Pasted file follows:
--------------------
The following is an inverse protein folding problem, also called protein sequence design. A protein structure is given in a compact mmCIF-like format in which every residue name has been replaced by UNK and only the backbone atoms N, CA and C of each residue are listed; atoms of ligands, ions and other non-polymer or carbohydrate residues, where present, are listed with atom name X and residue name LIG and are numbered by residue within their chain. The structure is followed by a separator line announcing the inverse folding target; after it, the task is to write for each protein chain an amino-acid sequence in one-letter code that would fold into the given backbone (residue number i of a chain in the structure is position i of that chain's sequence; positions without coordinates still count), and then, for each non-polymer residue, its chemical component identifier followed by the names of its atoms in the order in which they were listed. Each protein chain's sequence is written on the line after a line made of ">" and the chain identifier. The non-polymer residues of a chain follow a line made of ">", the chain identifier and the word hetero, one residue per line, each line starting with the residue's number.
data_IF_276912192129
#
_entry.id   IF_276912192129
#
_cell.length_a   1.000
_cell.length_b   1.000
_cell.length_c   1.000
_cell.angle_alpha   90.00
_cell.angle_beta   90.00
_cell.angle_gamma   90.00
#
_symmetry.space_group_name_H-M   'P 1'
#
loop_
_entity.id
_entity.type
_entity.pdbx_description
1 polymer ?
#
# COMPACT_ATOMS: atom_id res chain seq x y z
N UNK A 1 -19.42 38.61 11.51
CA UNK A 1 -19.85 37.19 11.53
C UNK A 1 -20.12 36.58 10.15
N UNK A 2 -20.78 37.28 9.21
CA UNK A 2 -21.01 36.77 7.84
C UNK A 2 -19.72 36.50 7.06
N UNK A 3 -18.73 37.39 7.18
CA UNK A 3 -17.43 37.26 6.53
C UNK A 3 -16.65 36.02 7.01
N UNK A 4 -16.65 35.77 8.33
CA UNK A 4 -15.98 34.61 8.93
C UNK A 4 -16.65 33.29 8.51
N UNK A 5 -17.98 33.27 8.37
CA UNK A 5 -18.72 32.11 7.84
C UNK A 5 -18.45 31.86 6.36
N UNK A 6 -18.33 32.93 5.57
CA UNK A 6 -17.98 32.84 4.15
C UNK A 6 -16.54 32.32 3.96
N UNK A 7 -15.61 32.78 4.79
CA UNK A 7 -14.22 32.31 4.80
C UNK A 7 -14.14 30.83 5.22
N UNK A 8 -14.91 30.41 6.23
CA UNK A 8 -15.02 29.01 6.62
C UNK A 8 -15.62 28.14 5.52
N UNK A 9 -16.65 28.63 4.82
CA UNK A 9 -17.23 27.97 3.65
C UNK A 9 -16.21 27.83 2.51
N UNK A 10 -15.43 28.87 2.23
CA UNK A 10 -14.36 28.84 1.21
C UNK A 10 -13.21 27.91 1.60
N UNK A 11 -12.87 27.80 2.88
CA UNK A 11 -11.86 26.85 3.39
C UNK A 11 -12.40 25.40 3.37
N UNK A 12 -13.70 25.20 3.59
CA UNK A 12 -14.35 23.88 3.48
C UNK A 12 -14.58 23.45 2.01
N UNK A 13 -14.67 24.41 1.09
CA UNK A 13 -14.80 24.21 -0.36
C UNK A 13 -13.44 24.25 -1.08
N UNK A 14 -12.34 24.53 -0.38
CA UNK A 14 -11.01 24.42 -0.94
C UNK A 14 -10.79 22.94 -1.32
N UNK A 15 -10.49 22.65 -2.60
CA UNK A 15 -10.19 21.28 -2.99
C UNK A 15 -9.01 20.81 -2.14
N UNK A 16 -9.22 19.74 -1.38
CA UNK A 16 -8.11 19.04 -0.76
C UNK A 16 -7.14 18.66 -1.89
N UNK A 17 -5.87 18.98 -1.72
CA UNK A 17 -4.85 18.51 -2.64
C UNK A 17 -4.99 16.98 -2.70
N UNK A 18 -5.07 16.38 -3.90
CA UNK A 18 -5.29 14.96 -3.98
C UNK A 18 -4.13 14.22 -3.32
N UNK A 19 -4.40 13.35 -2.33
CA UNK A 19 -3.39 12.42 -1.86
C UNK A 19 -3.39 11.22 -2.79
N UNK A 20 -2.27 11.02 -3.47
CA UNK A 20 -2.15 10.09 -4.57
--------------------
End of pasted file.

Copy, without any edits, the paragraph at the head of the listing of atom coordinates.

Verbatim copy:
The following is an inverse protein folding problem, also called protein sequence design. A protein structure is given in a compact mmCIF-like format in which every residue name has been replaced by UNK and only the backbone atoms N, CA and C of each residue are listed; atoms of ligands, ions and other non-polymer or carbohydrate residues, where present, are listed with atom name X and residue name LIG and are numbered by residue within their chain. The structure is followed by a separator line announcing the inverse folding target; after it, the task is to write for each protein chain an amino-acid sequence in one-letter code that would fold into the given backbone (residue number i of a chain in the structure is position i of that chain's sequence; positions without coordinates still count), and then, for each non-polymer residue, its chemical component identifier followed by the names of its atoms in the order in which they were listed. Each protein chain's sequence is written on the line after a line made of ">" and the chain identifier. The non-polymer residues of a chain follow a line made of ">", the chain identifier and the word hetero, one residue per line, each line starting with the residue's number.